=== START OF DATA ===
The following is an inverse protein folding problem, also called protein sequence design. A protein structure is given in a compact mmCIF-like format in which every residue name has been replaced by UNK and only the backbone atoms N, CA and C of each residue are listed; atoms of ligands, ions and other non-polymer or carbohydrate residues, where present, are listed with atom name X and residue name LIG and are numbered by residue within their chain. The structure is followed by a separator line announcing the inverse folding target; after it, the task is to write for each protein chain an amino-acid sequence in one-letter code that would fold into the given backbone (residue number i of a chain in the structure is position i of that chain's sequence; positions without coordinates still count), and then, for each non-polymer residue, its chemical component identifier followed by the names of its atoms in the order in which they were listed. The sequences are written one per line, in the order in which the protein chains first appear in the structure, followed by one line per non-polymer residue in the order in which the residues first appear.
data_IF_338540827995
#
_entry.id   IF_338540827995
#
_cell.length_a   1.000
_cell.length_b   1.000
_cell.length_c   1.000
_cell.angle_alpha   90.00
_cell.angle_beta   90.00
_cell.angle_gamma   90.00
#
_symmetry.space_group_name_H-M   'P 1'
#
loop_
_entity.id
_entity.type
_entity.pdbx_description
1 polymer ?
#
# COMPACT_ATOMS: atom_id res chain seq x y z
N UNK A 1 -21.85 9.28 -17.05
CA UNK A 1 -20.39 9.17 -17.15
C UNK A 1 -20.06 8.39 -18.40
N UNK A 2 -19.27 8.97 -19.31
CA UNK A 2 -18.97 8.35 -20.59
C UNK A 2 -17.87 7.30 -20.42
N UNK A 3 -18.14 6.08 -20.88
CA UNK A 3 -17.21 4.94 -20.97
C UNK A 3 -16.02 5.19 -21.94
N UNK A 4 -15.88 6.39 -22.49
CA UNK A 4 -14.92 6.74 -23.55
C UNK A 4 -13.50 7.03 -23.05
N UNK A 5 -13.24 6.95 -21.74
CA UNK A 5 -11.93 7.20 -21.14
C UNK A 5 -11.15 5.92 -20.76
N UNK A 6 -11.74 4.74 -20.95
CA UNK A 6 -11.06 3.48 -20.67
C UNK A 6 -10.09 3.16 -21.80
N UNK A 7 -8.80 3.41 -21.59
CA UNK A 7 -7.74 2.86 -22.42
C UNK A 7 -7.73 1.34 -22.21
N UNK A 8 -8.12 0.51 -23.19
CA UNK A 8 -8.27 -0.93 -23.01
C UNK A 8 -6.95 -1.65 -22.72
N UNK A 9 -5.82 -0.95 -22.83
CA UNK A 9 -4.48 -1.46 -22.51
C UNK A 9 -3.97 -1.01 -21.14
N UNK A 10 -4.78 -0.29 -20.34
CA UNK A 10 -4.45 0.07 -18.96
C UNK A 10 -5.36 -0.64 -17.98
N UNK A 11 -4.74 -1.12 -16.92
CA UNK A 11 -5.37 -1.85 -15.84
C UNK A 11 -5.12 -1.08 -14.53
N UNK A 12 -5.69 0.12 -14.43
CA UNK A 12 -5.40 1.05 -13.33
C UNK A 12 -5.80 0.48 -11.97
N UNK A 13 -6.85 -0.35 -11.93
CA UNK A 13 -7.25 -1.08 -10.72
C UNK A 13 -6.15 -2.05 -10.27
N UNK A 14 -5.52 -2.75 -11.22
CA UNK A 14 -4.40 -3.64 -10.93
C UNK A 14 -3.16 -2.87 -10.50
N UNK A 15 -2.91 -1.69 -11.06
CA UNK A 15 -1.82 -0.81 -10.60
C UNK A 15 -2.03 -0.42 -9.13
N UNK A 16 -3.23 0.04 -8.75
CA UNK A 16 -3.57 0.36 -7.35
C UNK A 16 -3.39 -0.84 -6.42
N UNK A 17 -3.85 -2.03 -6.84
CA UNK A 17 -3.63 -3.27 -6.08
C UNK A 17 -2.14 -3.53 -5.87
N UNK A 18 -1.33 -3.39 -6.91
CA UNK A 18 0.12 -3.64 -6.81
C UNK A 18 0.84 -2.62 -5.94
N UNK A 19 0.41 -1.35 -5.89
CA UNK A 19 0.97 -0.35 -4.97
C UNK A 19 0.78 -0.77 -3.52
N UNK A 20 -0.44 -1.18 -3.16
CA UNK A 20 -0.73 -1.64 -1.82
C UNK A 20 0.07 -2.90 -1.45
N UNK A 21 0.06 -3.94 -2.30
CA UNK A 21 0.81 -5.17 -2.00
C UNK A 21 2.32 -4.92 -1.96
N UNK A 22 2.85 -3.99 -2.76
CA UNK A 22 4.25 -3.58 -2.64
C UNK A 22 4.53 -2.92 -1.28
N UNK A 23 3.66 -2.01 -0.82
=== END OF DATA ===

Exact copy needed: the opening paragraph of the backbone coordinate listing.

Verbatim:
The following is an inverse protein folding problem, also called protein sequence design. A protein structure is given in a compact mmCIF-like format in which every residue name has been replaced by UNK and only the backbone atoms N, CA and C of each residue are listed; atoms of ligands, ions and other non-polymer or carbohydrate residues, where present, are listed with atom name X and residue name LIG and are numbered by residue within their chain. The structure is followed by a separator line announcing the inverse folding target; after it, the task is to write for each protein chain an amino-acid sequence in one-letter code that would fold into the given backbone (residue number i of a chain in the structure is position i of that chain's sequence; positions without coordinates still count), and then, for each non-polymer residue, its chemical component identifier followed by the names of its atoms in the order in which they were listed. The sequences are written one per line, in the order in which the protein chains first appear in the structure, followed by one line per non-polymer residue in the order in which the residues first appear.